I'm not even remotely suggesting that Zimbabwe is our future, but they did manage to get massive inflation and massive unemployment at the same time.

My investments are not at all well prepared for that outcome as you know. It is one risk that I am willing to take. Only hindsight will show if I outlive the decision. I do consider it to be a non-trivial risk.

I think I could survive a 1970s environment that never ends though. At least in theory.

Stagflationary Mark said...

Once again, not really betting on that outcome though. I'm just trying to be prepared for most really bad outcomes.

tj and the bear said...

Continuing from the last thread...

OOH, so much to respond to!

I really don't think I am making your point.

Yes, you do, but you just can't see it yet.

The "brand new home" was also primal and those who bought homes based on primal instincts did not do so well in hindsight.

So, has the primal instinct to nest left forever? No, it's just been temporarily suppressed. The illusion of economic, political and paper money stability has also suppressed the primal instinct for real, tangible money, too.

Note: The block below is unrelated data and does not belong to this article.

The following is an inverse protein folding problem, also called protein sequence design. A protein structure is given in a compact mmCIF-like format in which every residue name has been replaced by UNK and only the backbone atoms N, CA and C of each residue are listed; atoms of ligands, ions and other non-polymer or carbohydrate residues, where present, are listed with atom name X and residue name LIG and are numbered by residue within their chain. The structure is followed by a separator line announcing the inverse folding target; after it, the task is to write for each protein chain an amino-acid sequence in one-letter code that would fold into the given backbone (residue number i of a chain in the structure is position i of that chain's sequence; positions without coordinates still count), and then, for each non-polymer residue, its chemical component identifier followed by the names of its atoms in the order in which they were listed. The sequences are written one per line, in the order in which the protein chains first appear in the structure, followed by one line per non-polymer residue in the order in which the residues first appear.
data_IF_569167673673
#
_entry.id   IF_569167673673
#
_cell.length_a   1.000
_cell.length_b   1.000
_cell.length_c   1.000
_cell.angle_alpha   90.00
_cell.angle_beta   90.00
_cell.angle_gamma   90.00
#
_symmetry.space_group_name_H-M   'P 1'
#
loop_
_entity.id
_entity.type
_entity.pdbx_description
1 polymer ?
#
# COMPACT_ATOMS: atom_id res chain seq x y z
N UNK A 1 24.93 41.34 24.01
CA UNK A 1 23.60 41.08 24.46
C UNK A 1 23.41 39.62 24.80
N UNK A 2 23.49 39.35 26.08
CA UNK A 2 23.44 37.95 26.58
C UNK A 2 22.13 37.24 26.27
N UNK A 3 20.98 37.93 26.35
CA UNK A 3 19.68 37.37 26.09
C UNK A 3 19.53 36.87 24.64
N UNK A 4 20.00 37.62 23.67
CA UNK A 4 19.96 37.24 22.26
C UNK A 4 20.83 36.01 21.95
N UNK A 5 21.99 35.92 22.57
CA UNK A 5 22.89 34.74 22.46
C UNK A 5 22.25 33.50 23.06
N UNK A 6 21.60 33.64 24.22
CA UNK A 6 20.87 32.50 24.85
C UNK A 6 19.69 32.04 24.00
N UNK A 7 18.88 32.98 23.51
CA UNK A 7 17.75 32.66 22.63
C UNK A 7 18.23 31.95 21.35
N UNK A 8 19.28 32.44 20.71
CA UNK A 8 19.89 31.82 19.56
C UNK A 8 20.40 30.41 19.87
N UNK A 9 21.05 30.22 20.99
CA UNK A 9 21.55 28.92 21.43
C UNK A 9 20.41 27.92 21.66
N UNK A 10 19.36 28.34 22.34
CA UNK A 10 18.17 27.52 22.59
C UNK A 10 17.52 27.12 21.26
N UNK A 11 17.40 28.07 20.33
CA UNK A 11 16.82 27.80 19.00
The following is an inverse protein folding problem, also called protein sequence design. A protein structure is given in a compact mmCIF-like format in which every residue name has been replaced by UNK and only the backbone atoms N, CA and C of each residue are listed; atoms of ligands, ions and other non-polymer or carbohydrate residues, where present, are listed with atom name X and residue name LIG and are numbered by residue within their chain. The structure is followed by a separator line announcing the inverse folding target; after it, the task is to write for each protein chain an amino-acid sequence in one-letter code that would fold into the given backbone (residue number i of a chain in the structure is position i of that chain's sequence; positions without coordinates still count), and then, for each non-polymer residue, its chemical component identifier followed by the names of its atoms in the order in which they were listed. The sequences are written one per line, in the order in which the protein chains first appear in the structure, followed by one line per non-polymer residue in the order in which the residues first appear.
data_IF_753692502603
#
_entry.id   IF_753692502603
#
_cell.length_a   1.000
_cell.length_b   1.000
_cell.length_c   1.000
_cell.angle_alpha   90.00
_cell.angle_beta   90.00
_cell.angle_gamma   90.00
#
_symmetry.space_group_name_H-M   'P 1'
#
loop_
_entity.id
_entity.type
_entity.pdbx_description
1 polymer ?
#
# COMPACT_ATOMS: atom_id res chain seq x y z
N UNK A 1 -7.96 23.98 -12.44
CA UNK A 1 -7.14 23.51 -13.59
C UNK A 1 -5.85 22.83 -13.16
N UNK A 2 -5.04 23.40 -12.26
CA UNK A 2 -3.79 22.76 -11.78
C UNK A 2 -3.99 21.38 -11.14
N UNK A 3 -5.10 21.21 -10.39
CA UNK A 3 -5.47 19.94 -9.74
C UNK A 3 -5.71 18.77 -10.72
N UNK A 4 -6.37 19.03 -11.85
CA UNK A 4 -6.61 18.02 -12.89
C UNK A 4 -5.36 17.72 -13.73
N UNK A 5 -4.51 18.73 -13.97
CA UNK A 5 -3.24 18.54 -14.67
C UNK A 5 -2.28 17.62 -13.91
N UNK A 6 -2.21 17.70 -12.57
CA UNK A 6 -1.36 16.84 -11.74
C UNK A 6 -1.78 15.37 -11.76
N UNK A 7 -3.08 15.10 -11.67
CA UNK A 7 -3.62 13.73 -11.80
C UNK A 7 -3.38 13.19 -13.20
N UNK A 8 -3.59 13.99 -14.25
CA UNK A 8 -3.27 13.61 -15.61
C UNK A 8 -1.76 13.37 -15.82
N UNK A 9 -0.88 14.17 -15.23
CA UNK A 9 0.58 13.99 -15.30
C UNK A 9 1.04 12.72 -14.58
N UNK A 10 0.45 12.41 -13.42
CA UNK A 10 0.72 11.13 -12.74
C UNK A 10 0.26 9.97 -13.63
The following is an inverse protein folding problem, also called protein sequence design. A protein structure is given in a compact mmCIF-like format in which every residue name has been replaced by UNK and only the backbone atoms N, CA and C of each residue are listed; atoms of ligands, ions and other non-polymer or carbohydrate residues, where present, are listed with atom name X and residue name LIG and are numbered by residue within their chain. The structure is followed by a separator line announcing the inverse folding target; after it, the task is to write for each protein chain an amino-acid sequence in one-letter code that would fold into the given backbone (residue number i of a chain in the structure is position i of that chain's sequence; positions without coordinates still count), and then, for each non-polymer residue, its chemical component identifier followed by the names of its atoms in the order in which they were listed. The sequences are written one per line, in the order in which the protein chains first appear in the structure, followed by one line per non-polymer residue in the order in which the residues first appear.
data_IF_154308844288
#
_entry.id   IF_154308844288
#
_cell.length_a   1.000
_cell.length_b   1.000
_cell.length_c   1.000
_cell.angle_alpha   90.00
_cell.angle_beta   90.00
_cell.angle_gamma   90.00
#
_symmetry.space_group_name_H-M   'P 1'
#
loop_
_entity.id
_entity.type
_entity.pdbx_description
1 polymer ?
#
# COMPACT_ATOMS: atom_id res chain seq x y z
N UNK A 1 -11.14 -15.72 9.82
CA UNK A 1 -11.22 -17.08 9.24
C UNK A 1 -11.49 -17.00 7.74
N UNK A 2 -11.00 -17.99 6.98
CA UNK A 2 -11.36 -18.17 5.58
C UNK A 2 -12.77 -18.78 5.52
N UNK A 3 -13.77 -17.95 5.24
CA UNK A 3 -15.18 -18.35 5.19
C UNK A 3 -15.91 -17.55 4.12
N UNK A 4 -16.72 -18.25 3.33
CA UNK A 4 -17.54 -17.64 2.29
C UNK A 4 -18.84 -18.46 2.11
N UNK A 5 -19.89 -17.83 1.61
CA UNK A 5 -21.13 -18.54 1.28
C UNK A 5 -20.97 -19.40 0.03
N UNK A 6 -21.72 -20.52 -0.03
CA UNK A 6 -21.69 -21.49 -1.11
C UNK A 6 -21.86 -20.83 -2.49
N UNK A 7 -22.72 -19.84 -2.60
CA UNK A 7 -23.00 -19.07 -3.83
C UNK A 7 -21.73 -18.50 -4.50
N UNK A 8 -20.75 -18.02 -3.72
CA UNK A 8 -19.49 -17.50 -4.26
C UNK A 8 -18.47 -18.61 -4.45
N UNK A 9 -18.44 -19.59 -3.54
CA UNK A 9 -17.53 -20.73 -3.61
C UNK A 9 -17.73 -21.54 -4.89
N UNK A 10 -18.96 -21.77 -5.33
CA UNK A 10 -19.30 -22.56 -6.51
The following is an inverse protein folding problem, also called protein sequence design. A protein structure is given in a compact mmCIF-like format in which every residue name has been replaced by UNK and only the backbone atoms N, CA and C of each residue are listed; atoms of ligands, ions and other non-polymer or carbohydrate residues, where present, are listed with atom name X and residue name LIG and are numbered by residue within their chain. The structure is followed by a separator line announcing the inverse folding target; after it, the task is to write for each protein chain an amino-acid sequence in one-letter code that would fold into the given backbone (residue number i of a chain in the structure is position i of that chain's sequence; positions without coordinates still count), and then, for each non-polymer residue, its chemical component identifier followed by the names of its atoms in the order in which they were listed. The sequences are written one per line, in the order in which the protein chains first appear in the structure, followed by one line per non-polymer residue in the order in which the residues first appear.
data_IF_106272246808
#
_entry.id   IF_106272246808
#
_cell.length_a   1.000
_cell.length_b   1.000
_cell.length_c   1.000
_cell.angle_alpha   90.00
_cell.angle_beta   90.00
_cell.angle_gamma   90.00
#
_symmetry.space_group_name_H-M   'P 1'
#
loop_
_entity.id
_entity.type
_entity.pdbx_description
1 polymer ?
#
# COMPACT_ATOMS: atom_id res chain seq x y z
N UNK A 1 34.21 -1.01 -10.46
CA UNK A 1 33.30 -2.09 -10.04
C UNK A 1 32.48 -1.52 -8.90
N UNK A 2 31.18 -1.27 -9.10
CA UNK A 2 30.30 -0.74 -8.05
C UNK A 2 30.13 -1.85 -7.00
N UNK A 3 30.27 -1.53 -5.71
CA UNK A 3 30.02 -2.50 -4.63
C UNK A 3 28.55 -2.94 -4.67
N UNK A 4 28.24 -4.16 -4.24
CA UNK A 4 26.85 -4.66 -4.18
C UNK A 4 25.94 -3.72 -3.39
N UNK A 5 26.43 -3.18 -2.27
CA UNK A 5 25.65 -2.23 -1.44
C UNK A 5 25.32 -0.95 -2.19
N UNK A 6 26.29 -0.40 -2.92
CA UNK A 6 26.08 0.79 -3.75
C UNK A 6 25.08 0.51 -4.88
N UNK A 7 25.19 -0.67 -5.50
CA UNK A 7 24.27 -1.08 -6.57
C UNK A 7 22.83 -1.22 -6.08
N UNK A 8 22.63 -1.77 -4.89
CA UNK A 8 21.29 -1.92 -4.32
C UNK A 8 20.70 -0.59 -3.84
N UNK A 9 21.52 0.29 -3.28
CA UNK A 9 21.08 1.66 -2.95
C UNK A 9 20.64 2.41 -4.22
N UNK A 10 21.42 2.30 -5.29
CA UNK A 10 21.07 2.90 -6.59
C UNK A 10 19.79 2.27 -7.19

I would be far more bullish on gold if 99% of the gold ever mined was NOT still in existence. That is hardly a bonus for those who own gold.

THAT'S MY POINT. There is no logical, rational basis to own gold, let alone invest in anything associated with it. From a commodity standpoint it couldn't be worse. That's why your comparisons are irrelevant.

This is exactly why I am a gold heretic. You see gold as a religion. I do not.

I don't see gold as a religion any more than I see homeownership as a religion. What I do see is a profound primal instinct that transcends religion, ethnicity, politics, etc. It's always with us, but has been suppressed by decades of relative peace and prosperity. That's over.

Remember, I stated that gold is a barometer on economic & political instability. The minute I see a chance of things truly changing for the better I'll dump my holdings in a flash, but all I see is trouble ahead.

Like Mr. Slippery, I believe the dollar will either suffer a severe devaluation or go away altogether. When that happens I'll have something convertible to the new currency, but anyone holding paper denominated in dollars will not.

tj and the bear said...
This comment has been removed by the author.
tj and the bear said...

Check out the graph on this page:

http://sigmaseek.blogspot.com/2009/05/peak-earnings-and-demographics.html